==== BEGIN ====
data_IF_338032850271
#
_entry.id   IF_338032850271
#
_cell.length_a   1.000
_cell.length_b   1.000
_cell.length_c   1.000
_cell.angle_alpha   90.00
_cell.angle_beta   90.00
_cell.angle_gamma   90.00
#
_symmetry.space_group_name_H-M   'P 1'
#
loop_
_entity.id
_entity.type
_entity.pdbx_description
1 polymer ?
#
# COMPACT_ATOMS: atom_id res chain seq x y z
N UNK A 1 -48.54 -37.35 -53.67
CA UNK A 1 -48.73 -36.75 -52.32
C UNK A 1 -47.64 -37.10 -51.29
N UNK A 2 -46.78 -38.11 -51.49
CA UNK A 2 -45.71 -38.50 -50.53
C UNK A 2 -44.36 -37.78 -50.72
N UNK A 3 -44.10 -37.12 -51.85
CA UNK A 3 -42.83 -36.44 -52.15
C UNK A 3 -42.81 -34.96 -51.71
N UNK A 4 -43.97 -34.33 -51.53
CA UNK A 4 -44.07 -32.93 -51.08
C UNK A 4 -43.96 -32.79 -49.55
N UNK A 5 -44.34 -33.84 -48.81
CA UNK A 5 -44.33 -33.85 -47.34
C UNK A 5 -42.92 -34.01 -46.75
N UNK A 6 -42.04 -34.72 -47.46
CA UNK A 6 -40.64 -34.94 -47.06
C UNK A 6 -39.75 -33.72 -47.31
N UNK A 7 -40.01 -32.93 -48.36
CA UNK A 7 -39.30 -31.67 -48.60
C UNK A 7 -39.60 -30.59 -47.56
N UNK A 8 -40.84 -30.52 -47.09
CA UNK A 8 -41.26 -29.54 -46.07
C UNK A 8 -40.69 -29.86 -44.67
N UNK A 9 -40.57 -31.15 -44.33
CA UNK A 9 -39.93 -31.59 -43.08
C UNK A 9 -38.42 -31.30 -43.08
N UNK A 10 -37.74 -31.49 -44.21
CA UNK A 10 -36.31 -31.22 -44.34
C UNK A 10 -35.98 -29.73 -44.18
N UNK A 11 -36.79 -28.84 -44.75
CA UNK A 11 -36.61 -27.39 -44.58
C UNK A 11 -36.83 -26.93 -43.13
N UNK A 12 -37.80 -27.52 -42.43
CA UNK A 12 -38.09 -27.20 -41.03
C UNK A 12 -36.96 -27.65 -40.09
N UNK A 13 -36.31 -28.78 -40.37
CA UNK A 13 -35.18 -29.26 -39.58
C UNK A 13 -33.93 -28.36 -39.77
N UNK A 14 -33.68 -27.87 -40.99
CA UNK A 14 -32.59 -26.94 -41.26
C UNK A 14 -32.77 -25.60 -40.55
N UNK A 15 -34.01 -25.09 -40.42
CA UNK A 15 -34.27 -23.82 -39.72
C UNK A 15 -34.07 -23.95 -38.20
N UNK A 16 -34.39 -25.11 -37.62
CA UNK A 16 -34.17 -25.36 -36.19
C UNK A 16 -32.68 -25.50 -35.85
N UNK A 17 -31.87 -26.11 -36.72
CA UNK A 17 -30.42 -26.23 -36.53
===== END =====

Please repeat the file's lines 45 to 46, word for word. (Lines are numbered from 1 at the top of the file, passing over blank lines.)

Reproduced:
N UNK A 9 -40.57 -31.15 -44.33
CA UNK A 9 -39.93 -31.59 -43.08